66 conditional literals and numbers are later eliminated or
67 changed to zero, resulting in a literal.
68
69
70 * context
71
72 during processing, we have the following context:
73 o output record (not changed)
74 r input record/s, db and loop; changed by REF, LR and loops
75 f format, mode and variables; changed by @, Mcc
76 x frame: function, signature, parameter type and position
77 new frames are opened for functions, operators and blocks
78
79
80 * show stoppers: ( ) , .. ]
81
82 During processing the format string is scanned left to right
83 and fields are appended to the ouput record as encountered.
84 Function "calls" can be explicit (parameter list is enclosed in parentheses),
85 or implicit, taking only one parameter (operators and literals like V24, X3).
86
87 An opening parentheses following an operator or literal function makes the
88 frame explicit. A parameter type of i or a is changed to n or s, resp.
89 Otherwise a ( starts
90 - in numeric context: an anonymous (n) arithmetic parentheses
91 - in string context: an S(s_) function
92 - in output context inside a loop: an indentation function
93 - otherwise starts an explicit loop
94
95 A closing parenthes closes whatever was opened by the last opening one.
96 A comma ',', or range '..' closes a parameter,
97 which closes an operator or saturated implicit loop.
98 If there was no parameter to close, an empty string or 0 number is emitted,
99 thus [..] is equivalent to [0..0].
100
101
102 * functions and type coercion
103
104 Every function has a signature which denotes the types of the
105 expected parameters.
106 Functions and switches are put on the stack, the type expected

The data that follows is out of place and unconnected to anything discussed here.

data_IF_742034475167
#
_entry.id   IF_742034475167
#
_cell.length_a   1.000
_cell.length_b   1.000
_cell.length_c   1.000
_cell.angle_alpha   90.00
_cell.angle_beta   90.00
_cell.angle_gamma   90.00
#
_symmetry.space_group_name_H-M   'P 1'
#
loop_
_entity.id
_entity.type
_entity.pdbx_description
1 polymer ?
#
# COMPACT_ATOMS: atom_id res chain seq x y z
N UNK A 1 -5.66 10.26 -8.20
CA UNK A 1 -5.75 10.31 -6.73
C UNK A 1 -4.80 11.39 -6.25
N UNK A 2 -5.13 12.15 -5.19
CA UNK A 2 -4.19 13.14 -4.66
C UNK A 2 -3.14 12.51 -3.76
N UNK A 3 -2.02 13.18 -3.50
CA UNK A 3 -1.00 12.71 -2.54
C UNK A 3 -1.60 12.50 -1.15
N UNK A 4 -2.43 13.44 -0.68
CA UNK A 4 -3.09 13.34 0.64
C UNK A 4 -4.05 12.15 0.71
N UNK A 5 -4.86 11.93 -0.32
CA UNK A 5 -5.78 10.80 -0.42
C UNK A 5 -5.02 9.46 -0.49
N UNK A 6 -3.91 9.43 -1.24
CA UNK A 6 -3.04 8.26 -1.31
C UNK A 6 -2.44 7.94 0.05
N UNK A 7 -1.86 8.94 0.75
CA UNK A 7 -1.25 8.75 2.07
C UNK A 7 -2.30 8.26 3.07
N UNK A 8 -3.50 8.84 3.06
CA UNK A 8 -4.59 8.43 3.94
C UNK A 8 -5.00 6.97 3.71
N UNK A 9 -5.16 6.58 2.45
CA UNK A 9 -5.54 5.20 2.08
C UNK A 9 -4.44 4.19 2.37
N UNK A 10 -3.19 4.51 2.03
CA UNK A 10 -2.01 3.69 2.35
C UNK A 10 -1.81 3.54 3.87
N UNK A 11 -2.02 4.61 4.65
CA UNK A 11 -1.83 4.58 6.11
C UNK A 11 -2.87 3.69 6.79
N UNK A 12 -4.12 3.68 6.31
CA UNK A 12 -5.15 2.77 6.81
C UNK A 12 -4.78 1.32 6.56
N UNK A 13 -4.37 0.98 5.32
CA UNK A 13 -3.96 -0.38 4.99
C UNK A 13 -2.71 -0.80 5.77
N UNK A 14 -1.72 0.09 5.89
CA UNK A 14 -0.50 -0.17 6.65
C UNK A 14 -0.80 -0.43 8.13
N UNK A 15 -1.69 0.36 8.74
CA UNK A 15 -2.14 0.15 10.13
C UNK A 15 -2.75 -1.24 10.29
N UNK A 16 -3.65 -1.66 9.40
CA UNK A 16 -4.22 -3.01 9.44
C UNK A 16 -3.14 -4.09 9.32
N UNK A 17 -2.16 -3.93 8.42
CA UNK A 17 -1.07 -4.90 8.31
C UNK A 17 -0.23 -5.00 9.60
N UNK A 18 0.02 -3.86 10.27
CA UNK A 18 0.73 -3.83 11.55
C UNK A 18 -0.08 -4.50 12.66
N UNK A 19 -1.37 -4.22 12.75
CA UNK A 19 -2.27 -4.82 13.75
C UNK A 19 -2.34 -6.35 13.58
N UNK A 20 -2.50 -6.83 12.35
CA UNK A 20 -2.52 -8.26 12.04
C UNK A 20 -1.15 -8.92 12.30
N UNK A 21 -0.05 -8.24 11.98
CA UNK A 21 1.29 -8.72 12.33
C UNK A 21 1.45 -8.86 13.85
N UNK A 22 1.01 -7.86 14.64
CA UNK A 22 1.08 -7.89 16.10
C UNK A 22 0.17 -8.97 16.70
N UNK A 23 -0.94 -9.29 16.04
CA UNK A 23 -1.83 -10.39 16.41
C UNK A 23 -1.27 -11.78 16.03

107 from the following expressions is set according to their signature.
108 Whenever a comma or the closing parentheses is encountered,
109 the fields added for this parameter are converted to the expected type.
110 This is not much work for numeric or boolean types,
111 since expressions are evaluated while parsing.
112 Where a string is expected, we might have a record (i.e. multiple strings),
113 which is then collapsed as with the S function:
114 all printformats are discarded and other strings are concatenated.
115 When a function sees it's closing ')', it replaces the parameters
116 pushed on the output record by the function value calculated from them.
117 The return value is tagged with the first data tag encountered,
118 even from records evaluating to empty.
119
120 The signature is denoted by a string, where
121 - the 1st char gives the left hand operand ('_' for none)
122 - the 2nd char is a digit of required params or '_' for specials
123 - the following chars give types of each parameter in turn
124 - an trailing '_' denotes, that the last type may be repeated
125
126
127 * record loops: "x" |x| + (s_) WHILE n (s_) CONTINUE BREAK OCC IOCC
128